Rebecca Watson is at it again, getting “booted” out of DragonCon for breaking the rules about what she can and can’t sell at her table. Normally, I wouldn’t pay this much attention because that is exactly what Watson counts on when these kinds of incidents happen, but I wanted to comment on this one because it brought to light that Watson makes her living as a blogger, and I find that somewhat difficult to grasp.
I’m not sure how one goes about making a living in such a way. Certainly, I wouldn’t know where to begin if I chose to try to earn money from my web space. Such is not my goal. It isn’t that I don’t need extra money; it is just that I have far too many other items on my plate to put energy into the enterprise. Therefore, you’ll notice this space has no ads, and recently I decided to disallow comments on my posts. I realized that I have no desire to provide a platform for other people. This space is my space, and I don’t want to share it.
But looking at Watson’s formula for making her living as a blogger, it is clear that the most important tactic is to get attention. Well, of course it is. If I took a notion to attempt to earn money from my web space, my inclination would be to gain such attention by means of quality and timely prose and by participating in the community that the blog addresses. Watson’s gift, probably her best gift, is gaining attention through the creation of drama. It doesn’t matter if that attention she generates is good or bad. Either has been a powerful tool, I assume, for enabling her to earn a living from blogging.
The thing about Watson is that her blog isn’t all that interesting or well-written or even salient with respect to her subject-matter. There are far better writers out there who write circles around Watson, both in terms of the quality of the prose, and in terms of the construction of arguments. Nothing Watson writes, has ever written, has managed to make it into my daily essential reads. Nothing she has written has given me pause and prompted reflection.
Of course, most of my readers here will know about elevatorgate and realize that Watson first burst onto the consciousness of the Skeptic community by means of riding the coattails of Richard Dawkins. I love Dawkins, but can we jump into the Way-Back machine and destroy his computer before he writes the now infamous “Dear Muslima” comment? He gave Watson pure gold, and Watson being the consummate opportunist, recognized it and scooped it up.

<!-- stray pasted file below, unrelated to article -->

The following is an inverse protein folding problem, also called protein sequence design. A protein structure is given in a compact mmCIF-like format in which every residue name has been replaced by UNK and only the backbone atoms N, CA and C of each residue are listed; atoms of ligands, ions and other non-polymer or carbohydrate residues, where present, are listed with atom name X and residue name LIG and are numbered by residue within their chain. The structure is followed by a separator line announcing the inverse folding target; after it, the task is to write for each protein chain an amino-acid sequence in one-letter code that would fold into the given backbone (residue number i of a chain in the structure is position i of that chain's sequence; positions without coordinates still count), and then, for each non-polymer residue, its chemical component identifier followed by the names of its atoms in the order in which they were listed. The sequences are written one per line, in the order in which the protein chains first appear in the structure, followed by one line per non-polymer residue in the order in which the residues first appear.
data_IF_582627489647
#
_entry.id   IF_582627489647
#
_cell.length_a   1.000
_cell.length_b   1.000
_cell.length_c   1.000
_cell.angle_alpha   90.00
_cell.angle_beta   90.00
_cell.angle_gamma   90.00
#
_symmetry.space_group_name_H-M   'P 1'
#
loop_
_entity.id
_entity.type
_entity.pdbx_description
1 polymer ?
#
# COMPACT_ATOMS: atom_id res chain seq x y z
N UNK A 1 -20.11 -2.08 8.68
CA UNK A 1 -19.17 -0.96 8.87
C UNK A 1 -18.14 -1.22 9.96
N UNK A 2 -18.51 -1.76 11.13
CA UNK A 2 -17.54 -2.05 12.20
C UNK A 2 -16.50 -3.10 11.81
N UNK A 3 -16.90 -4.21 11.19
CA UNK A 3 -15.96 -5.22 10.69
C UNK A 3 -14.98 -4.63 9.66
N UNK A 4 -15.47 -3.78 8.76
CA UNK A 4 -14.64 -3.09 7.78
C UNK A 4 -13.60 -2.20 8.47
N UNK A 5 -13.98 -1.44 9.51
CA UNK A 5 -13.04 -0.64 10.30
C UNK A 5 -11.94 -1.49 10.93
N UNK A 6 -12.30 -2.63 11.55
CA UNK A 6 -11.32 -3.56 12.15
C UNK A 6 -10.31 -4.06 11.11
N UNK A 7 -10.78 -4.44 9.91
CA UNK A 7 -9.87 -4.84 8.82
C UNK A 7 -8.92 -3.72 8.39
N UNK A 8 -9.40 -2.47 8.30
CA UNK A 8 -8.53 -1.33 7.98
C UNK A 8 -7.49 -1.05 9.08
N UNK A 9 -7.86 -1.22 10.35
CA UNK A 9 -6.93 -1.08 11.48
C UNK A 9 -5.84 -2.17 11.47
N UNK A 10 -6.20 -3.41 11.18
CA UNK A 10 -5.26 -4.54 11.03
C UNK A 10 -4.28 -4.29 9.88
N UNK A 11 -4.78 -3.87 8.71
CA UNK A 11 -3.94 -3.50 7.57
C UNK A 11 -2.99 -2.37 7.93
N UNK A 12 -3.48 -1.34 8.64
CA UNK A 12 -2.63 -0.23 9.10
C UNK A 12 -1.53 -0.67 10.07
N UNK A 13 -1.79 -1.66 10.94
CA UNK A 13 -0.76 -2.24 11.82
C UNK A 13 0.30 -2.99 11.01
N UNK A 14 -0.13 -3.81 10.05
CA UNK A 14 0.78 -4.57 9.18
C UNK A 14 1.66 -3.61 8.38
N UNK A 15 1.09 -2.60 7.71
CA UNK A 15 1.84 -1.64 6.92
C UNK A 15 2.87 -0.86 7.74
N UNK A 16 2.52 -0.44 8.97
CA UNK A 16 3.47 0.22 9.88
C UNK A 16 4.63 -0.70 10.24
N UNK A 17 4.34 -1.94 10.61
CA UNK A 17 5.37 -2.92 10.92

There’s another character who has managed to gather quite a bit of attention by riding Dawkin’s coattails: Ray Comfort, the creationist, the banana man.
Both Comfort and Watson share the gift for self-promotion. Both strike me as opportunists of the highest order with no other discernible talents. Neither seems to add anything of substance to the discourse. If you watched Comfort’s Evolution vs. God, perhaps you were struck by how silly it is, how laughably face-palm-worthy it is. I can never quite decide what Ray Comfort is. I can’t decide if he is as stupid as he seems, or if he is crazy like a fox. I can’t decide if he is genuine in his beliefs or or cynical charlatan who has figured out how to make a living by doing nothing of value.
Same goes for Watson. Is she sincere? Is she a charlatan? A combination of both?
No matter which it is, both Comfort and Watson have found a way to earn a living with no discernible skill or talent for anything more than self-promotion and attention-getting. I envy this, to a point. I have to do a job for a living, a job I love, but nevertheless I am beholden to an employer to bring home a paycheck with which I can support my family. I don’t have the gift of self-promotion, and I’ve always found money quite difficult to come by. It seems to me, though, especially in the case of Comfort, given the rampant dishonesty of much of his work, the gift of self-promotion requires a degree of unscrupulousness. Truth and truth-seeking are secondary to the attention, and one must do whatever one must do to get the attention.
It seems completely beyond Comfort’s ability to fairly represent evolution. Watson’s criticisms of evolutionary psychology also strike me as unscrupulous, as a failure to fairly represent the subject of her criticism. Skeptics, it seems to me, have a duty to pursue the truth. Evangelists like Comfort have no such duty. That would seem to make Watson’s rhetoric all the more poisonous.
In Watson and Comfort, we have two people with no clear talent for anything other than self-promotion, who have found a vehicle for self-promotion in people with far more talent and far more significant contributions to the world (Dawkins).
I guess every community has its Ray Comfort. In Skepticism, that character just may be Rebecca Watson.
Update: Apparently, there was no booting at DragonCon. That story seems to be a fabrication.